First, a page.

Amoebiasis rising: When your water, food contain sh…t | Inquirer News

Amoebiasis rising: When your water, food contain sh…t

By: - Content Researcher Writer / @inquirerdotnet
/ 08:32 PM March 08, 2023


MANILA, Philippines—With cases of amoebiasis rising in San Carlos City, Negros Occidental, the Department of Health (DOH) said it already sent epidemiologists to look into the outbreak that prompted the local government to declare a state of health emergency.

Health Undersecretary Maria Rosario Vergeire, acting health secretary who stressed that the DOH was still in the process of verifying the outbreak, said “we are now sending our team […] to go to our Region VI office to help our regional epidemiology and surveillance units.”


Based on local government data, there were 203 cases of amoebiasis in 10 barangays from Jan. 1 to Feb. 24, 2023. While the number of cases last year was not disclosed, Mayor Renato Gustilo said it was not as many.


READ: Negros Occidental’s San Carlos City declares health emergency

However, Vergeire, last Feb. 28, said 189 cases have been tested and only 60 percent yielded a positive result for amoebiasis. The rest of the cases, she said, tested positive for a different bacteria, like Escherichia coli or e-coli, which is found in human and animal feces.


She stressed, though, that the cases started in February and “we are seeing that the [number of] cases are rising.” DOH epidemiologists traveled to San Carlos City last March 1.

In 2022, 109 residents, most of them children, in the provinces of Cagayan and Kalinga had been also hit by symptoms linked with amoebiasis after a series of strong typhoons that hit Northern Luzon.

READ: Amoebiasis hits over 100 residents in Cagayan, Kalinga

But what is amoebiasis, which Vergeire said spreads through contaminated water?


E. histolytica

The United States Centers for Disease Control and Prevention (US CDC) said amoebiasis is an infection of the intestines caused by a one-cell parasite called Entamoeba histolytica.


It explained that although anyone can be infected, “it is more common in people who live in tropical areas with poor sanitary conditions.” People at greatest risk for amoebiasis include:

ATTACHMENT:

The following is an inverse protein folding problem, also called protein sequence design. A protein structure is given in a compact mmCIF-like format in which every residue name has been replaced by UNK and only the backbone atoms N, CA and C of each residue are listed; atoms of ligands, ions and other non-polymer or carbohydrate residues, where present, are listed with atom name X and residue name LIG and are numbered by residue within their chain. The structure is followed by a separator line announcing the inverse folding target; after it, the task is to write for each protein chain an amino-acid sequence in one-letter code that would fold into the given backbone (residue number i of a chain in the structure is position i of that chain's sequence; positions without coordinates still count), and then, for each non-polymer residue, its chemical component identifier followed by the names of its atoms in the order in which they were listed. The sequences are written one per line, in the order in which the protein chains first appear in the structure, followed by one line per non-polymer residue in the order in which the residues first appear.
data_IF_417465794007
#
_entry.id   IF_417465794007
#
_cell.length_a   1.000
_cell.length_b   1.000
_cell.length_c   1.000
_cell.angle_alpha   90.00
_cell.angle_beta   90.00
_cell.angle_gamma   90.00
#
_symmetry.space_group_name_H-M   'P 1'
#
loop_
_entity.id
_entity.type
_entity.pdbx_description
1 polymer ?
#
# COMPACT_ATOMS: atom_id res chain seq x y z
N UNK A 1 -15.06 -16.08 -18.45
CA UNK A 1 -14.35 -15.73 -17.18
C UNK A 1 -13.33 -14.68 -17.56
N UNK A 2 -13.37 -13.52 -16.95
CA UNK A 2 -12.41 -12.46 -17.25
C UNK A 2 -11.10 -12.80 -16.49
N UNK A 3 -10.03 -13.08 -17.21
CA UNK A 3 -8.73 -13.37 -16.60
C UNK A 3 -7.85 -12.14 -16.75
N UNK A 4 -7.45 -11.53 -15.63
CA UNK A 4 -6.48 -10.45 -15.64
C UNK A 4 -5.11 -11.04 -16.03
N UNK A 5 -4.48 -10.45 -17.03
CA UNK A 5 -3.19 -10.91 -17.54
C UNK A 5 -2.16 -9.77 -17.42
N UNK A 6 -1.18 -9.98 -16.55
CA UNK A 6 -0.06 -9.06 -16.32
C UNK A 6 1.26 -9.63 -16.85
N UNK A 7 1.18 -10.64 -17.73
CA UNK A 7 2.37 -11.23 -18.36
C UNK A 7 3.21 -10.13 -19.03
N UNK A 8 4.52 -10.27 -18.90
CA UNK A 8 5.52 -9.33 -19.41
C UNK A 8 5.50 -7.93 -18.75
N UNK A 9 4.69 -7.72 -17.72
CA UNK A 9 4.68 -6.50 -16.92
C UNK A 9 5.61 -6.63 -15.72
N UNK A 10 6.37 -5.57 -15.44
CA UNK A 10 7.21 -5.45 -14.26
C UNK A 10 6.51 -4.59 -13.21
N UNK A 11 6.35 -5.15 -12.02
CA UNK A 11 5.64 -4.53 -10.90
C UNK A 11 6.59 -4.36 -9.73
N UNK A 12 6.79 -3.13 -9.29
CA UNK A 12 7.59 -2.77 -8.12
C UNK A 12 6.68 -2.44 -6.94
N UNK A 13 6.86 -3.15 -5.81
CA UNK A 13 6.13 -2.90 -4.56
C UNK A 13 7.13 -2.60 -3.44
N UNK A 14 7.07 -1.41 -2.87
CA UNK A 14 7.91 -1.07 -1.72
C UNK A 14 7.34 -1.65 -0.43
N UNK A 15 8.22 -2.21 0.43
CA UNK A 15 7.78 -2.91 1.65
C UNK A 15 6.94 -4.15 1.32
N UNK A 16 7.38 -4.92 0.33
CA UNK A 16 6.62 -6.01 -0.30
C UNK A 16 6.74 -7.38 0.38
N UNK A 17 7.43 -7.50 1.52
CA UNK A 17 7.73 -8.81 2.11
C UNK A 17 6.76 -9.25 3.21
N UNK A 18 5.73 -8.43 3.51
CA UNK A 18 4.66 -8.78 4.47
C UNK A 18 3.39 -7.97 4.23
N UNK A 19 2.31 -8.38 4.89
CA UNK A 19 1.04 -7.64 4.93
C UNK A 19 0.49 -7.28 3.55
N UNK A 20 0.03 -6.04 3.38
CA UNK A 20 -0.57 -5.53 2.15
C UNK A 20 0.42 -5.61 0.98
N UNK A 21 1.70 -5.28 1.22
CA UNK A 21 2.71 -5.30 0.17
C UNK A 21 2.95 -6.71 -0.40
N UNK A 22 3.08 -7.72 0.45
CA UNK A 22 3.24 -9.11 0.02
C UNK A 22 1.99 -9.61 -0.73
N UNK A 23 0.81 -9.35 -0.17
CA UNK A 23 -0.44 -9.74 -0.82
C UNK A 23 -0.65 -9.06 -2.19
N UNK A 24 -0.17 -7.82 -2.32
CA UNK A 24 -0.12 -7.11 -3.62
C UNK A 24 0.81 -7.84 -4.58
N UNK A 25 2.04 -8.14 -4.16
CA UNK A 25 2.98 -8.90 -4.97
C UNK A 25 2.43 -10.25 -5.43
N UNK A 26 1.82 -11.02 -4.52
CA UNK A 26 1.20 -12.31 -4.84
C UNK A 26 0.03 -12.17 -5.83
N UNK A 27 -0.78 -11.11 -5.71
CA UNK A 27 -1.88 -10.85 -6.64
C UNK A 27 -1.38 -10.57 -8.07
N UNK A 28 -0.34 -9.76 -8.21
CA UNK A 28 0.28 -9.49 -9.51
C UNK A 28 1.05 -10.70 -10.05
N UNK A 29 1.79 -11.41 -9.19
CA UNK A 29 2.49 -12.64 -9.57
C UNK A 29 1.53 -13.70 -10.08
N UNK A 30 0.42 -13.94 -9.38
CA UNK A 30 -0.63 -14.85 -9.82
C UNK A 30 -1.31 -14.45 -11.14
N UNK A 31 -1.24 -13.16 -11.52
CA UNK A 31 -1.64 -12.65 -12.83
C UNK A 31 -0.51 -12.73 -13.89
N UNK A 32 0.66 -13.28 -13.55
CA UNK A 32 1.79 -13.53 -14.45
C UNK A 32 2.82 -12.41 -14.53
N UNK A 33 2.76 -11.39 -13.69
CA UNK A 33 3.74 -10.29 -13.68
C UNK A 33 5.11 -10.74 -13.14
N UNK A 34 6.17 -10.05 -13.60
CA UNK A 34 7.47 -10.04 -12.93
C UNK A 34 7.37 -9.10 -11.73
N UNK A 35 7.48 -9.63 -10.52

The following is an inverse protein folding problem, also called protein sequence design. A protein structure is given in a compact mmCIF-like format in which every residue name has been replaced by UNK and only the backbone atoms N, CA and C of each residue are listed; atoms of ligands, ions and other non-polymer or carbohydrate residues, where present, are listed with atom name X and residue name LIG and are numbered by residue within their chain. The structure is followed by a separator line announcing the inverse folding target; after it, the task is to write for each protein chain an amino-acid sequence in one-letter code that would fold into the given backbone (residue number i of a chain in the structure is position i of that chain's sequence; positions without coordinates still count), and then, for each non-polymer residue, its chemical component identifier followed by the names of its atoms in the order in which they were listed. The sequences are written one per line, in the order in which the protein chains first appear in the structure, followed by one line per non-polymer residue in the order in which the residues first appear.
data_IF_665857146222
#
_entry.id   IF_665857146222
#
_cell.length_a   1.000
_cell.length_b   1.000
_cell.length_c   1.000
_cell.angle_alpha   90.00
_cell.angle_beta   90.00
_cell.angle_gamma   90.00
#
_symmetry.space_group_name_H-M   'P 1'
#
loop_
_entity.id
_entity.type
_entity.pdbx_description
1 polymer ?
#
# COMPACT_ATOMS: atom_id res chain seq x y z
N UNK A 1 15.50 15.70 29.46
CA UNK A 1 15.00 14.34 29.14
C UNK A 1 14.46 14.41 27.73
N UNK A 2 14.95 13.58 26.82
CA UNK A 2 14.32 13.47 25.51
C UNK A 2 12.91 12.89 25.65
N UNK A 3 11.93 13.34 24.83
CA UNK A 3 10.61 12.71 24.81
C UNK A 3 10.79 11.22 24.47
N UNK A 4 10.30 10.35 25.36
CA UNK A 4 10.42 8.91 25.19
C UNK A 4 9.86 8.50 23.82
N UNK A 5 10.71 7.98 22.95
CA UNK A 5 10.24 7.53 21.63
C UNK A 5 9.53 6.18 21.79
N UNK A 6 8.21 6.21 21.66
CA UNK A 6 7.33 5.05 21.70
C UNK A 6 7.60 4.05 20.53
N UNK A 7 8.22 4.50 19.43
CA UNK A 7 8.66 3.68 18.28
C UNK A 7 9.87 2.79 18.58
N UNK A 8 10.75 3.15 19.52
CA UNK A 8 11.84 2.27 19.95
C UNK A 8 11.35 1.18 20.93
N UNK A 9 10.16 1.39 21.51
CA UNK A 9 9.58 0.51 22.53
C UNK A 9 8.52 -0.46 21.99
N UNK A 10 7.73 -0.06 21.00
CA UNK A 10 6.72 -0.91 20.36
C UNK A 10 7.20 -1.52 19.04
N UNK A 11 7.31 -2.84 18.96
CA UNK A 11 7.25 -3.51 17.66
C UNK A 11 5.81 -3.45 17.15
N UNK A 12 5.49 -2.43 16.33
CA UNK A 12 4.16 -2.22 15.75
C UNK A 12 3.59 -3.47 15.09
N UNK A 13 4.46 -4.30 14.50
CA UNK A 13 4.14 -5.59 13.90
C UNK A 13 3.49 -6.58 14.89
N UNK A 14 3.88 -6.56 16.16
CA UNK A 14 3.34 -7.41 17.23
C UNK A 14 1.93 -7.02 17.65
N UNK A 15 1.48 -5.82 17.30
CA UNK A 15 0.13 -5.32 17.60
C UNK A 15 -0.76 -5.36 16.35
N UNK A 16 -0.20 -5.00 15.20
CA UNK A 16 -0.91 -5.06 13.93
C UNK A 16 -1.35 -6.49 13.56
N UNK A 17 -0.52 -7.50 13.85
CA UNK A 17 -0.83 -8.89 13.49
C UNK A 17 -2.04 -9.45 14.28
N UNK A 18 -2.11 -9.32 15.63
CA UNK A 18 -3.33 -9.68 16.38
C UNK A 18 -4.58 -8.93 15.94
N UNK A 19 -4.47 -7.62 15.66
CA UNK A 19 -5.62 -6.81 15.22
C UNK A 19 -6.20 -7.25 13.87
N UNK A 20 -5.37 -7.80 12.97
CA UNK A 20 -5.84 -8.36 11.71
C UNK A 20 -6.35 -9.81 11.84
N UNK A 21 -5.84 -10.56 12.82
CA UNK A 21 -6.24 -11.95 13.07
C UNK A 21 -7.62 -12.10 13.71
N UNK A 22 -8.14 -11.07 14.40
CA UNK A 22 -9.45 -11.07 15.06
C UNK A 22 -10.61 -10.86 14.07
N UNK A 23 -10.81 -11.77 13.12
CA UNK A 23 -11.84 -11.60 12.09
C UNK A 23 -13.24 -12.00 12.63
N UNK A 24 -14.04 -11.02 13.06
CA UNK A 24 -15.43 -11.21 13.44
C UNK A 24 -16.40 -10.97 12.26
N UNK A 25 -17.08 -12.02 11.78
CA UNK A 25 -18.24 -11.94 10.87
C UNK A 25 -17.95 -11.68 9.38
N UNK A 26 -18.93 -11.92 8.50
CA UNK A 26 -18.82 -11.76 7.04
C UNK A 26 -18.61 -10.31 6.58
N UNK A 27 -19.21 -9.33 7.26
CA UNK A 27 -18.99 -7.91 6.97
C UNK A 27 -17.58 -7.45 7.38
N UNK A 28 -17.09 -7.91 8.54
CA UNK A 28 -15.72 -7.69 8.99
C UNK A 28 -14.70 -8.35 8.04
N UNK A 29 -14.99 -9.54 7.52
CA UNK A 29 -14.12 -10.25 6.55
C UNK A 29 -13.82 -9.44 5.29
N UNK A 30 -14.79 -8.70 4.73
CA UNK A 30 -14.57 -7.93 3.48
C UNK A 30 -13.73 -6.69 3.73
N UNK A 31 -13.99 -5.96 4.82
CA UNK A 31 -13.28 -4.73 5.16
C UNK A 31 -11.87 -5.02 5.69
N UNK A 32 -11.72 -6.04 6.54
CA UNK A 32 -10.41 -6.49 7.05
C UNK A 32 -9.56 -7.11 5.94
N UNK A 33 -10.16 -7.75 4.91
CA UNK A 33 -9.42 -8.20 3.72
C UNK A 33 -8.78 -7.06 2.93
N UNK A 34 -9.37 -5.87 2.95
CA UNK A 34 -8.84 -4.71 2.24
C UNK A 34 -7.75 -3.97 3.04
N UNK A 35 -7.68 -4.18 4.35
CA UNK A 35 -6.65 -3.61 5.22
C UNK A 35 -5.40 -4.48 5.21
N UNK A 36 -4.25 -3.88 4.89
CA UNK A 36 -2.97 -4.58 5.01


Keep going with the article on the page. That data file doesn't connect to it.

• Those who have traveled to tropical places that have poor sanitary conditions
  • Immigrants from tropical countries that have poor sanitary conditions
  • Those who live in institutions, like prisons, that have poor sanitary conditions
  • Men who have sex with other men
  • People with suppressed immune systems and other health conditions

As explained by the medical website HealthLine, the parasite is a single-cell protozoan that usually enters the body when a person ingests eggs through contaminated food or water, or when a person gets direct contact with fecal matter.

“The cysts are a relatively inactive form of the parasite that can live for several months in the soil or environment where they were deposited in feces. The microscopic cysts are present in soil, fertilizer, or water that’s been contaminated with infected feces,” HealthLine said.

HealthLine said food handlers may transmit the cysts while preparing or handling food. Transmission is also possible during anal sex, oral-anal sex, and colonic irrigation, which doesn’t come without risks.

“When cysts enter the body, they lodge in the digestive tract. They then release an invasive, active form of the parasite called a trophozoite. The parasites reproduce in the digestive tract and migrate to the large intestine,” it said.

The US CDC said the bacteria can infect a person who:

  • Puts anything into the mouth that has touched the feces of a person who is infected
  • Swallows something, like water or food, that is contaminated
  • Swallows Entamoeba histolytica eggs picked up from contaminated surfaces or fingers

Amoebiasis in PH

Based on the 2019 to 2023 Food and Water-Borne Disease (FWBD) Prevention and Control Program Strategic Plan of the DOH, the goal of eliminating FWBD outbreaks, including amoebiasis, was not realized from 2012 to 2016.

This, as the DOH still documented several outbreaks in some parts of the Philippines, with amoebiasis comprising most of the health events in 2012 (40 percent), 2014 (26 percent), 2015 (30 percent), and 2016 (53 percent).